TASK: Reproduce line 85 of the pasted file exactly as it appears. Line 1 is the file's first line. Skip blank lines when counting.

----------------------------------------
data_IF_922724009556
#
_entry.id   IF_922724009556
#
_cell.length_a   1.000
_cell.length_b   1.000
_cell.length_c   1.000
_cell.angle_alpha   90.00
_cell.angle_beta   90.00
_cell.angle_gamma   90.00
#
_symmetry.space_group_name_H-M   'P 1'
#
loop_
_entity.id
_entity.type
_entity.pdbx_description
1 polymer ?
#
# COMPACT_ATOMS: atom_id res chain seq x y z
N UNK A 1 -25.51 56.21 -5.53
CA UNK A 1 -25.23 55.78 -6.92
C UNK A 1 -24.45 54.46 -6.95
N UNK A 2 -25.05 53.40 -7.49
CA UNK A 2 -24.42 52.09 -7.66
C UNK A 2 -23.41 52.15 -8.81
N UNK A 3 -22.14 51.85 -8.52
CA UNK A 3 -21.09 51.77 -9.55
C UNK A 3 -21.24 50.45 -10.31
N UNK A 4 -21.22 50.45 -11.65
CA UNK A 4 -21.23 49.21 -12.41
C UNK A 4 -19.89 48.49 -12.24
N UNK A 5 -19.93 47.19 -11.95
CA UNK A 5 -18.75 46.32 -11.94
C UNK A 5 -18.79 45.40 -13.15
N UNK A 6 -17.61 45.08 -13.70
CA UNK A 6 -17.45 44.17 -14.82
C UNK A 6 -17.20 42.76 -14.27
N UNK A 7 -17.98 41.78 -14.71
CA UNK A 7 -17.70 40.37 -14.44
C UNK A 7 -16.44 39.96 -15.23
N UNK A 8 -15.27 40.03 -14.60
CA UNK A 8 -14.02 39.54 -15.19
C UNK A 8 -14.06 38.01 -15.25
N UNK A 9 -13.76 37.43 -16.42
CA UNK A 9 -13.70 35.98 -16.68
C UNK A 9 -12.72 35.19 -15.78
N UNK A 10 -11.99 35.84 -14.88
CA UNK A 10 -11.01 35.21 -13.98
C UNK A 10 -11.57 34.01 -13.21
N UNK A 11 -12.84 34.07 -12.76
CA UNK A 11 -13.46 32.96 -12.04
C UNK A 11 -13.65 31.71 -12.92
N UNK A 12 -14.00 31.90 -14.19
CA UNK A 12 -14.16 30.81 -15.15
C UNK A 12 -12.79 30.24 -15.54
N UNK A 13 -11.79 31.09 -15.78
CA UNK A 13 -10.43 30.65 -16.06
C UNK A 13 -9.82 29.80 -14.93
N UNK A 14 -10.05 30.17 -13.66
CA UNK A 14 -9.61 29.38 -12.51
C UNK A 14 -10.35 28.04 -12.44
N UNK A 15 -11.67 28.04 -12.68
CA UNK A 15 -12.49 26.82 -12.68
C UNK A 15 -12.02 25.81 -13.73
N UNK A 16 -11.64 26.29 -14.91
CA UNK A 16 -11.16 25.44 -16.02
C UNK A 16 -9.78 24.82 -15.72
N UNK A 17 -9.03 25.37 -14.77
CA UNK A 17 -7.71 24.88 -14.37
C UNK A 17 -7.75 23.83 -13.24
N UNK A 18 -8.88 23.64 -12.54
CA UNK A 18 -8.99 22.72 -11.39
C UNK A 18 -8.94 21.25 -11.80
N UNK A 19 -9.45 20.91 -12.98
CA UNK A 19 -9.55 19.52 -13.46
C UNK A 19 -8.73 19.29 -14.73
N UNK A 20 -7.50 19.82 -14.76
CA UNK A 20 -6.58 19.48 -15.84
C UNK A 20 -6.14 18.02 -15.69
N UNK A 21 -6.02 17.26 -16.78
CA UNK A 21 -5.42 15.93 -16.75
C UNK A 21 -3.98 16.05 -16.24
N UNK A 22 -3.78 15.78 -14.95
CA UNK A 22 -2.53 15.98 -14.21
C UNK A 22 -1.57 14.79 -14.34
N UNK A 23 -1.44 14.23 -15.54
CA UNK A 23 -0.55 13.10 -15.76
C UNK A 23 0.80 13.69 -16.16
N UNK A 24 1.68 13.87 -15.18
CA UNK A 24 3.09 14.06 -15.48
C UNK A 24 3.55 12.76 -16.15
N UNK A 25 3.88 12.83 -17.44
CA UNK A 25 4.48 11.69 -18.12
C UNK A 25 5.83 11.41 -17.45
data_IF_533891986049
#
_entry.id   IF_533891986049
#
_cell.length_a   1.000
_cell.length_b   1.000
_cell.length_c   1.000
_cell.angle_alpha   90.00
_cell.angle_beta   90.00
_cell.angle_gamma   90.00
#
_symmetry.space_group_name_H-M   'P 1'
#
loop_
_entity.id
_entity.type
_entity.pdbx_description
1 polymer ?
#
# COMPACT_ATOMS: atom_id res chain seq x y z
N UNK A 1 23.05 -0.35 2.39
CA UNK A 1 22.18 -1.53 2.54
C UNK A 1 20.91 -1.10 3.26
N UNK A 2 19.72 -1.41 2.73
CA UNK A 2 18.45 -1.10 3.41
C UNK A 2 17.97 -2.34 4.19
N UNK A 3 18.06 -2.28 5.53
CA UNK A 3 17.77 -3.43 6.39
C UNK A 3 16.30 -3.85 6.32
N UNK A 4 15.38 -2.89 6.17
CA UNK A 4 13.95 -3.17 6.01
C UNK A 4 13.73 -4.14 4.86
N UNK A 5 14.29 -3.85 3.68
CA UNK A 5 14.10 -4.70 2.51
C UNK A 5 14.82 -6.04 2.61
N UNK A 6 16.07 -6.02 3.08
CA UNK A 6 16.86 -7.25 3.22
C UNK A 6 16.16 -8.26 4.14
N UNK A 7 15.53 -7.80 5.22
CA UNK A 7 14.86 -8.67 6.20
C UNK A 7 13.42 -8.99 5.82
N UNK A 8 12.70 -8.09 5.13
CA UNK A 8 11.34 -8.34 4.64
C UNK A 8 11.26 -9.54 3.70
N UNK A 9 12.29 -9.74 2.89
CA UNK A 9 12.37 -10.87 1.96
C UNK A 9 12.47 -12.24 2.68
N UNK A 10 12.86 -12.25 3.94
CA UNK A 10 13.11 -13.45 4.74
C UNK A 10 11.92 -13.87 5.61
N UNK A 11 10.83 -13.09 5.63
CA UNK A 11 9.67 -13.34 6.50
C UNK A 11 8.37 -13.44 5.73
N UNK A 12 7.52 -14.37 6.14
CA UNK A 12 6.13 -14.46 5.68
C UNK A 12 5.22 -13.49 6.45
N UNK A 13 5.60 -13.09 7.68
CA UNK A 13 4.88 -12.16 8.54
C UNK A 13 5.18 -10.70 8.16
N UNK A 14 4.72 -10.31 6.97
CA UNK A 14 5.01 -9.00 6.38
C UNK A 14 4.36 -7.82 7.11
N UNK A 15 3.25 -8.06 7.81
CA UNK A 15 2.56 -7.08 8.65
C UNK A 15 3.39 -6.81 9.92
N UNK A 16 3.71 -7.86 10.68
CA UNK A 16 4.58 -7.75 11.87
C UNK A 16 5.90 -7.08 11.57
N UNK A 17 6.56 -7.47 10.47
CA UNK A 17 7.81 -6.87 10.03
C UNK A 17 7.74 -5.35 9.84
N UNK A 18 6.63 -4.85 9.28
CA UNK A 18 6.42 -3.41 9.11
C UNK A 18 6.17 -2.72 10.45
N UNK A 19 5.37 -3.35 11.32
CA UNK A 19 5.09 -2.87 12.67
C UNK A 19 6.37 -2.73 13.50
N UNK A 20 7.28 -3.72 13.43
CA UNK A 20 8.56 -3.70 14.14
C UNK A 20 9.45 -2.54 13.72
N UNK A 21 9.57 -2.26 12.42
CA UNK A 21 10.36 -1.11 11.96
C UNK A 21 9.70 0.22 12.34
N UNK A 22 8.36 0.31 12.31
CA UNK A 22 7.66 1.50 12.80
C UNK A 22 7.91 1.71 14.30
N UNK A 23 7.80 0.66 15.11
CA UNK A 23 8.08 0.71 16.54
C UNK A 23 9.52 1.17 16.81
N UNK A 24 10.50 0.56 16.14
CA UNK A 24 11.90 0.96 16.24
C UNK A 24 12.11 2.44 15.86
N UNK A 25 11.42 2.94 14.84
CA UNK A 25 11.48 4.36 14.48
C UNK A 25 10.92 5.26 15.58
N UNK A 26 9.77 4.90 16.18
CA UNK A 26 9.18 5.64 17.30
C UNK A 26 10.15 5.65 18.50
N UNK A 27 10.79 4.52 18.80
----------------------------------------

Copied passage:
CA UNK A 22 -2.53 15.98 -14.21